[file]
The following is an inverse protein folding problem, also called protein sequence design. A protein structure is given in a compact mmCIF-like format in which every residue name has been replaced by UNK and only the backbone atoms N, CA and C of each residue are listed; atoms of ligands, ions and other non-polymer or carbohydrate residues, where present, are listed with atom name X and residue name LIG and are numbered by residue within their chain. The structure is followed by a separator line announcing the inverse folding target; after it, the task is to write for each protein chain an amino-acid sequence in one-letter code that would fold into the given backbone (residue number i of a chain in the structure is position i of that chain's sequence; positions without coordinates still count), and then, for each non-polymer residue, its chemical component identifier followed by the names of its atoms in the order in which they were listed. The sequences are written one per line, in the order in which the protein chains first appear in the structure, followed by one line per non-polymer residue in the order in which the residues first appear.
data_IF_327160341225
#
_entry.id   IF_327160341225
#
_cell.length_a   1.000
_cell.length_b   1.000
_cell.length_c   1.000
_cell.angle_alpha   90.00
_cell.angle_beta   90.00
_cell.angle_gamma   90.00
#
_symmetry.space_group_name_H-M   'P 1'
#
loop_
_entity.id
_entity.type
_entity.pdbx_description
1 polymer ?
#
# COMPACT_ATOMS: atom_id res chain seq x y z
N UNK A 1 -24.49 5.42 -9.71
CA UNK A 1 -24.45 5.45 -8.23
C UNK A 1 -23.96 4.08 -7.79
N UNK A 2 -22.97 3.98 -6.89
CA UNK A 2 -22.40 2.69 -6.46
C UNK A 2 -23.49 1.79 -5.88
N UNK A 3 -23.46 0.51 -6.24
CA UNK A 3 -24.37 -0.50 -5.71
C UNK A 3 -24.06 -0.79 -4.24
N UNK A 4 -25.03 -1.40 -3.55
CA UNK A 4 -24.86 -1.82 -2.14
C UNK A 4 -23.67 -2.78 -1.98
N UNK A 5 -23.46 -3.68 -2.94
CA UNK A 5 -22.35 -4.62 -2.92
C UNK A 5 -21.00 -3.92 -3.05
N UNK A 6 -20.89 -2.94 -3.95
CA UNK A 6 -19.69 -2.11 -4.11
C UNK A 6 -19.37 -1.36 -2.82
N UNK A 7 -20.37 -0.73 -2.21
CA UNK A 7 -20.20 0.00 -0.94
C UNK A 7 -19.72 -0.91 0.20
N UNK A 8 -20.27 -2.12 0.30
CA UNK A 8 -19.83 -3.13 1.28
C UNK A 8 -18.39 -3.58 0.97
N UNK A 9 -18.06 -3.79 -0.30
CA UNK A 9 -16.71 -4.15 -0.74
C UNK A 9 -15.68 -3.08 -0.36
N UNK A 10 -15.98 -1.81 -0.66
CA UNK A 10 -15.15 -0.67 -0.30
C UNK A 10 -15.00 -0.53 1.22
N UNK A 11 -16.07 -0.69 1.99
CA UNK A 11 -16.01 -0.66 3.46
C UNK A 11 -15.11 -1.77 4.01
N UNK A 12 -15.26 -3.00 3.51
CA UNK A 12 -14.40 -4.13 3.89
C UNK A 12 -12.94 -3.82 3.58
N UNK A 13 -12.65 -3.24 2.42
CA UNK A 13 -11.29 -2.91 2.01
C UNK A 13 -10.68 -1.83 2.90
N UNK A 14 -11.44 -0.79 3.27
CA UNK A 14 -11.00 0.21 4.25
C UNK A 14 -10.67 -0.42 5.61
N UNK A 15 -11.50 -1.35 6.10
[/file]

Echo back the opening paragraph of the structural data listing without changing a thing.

The following is an inverse protein folding problem, also called protein sequence design. A protein structure is given in a compact mmCIF-like format in which every residue name has been replaced by UNK and only the backbone atoms N, CA and C of each residue are listed; atoms of ligands, ions and other non-polymer or carbohydrate residues, where present, are listed with atom name X and residue name LIG and are numbered by residue within their chain. The structure is followed by a separator line announcing the inverse folding target; after it, the task is to write for each protein chain an amino-acid sequence in one-letter code that would fold into the given backbone (residue number i of a chain in the structure is position i of that chain's sequence; positions without coordinates still count), and then, for each non-polymer residue, its chemical component identifier followed by the names of its atoms in the order in which they were listed. The sequences are written one per line, in the order in which the protein chains first appear in the structure, followed by one line per non-polymer residue in the order in which the residues first appear.